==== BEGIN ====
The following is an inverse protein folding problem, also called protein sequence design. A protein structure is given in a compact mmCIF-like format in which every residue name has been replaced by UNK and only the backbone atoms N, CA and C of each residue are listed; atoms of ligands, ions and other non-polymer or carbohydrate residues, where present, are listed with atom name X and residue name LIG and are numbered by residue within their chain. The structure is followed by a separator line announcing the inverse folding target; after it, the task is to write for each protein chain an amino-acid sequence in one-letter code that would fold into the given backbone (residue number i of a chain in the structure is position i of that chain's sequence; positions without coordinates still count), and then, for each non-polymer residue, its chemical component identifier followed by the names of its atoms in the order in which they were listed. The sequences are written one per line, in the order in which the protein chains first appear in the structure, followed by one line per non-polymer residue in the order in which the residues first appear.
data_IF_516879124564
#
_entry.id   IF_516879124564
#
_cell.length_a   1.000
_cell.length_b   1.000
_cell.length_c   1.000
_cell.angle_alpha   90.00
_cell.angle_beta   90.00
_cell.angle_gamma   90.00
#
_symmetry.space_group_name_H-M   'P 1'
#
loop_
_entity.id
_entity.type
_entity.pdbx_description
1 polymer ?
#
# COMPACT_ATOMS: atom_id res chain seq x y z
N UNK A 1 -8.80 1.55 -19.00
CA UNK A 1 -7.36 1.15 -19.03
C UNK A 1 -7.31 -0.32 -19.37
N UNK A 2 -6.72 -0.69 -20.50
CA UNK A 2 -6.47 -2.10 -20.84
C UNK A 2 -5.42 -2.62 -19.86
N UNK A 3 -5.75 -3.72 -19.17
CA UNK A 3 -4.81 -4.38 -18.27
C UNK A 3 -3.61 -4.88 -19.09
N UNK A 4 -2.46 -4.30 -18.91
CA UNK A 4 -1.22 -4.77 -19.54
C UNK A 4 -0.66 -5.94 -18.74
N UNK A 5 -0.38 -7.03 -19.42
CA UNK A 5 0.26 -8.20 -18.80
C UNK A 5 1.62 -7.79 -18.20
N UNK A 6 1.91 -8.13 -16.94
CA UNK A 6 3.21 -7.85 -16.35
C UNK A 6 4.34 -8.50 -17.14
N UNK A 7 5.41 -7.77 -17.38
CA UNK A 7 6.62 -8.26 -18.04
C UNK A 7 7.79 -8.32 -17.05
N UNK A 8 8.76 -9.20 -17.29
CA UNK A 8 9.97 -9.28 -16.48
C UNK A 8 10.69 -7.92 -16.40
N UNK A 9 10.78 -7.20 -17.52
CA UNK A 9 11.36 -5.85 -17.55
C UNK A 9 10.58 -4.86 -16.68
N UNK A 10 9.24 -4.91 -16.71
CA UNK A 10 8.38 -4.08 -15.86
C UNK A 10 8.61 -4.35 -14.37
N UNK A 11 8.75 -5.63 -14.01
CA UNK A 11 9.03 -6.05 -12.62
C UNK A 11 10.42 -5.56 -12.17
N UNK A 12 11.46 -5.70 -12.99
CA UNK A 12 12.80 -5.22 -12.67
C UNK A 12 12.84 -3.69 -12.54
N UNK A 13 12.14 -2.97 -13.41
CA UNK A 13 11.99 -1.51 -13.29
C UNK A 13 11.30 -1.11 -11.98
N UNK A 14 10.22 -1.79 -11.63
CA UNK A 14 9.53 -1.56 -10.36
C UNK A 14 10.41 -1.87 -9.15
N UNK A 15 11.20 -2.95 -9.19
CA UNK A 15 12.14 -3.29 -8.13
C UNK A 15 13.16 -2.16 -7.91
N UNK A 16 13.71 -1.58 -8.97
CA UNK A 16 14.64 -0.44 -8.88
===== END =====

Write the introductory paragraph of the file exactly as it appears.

The following is an inverse protein folding problem, also called protein sequence design. A protein structure is given in a compact mmCIF-like format in which every residue name has been replaced by UNK and only the backbone atoms N, CA and C of each residue are listed; atoms of ligands, ions and other non-polymer or carbohydrate residues, where present, are listed with atom name X and residue name LIG and are numbered by residue within their chain. The structure is followed by a separator line announcing the inverse folding target; after it, the task is to write for each protein chain an amino-acid sequence in one-letter code that would fold into the given backbone (residue number i of a chain in the structure is position i of that chain's sequence; positions without coordinates still count), and then, for each non-polymer residue, its chemical component identifier followed by the names of its atoms in the order in which they were listed. The sequences are written one per line, in the order in which the protein chains first appear in the structure, followed by one line per non-polymer residue in the order in which the residues first appear.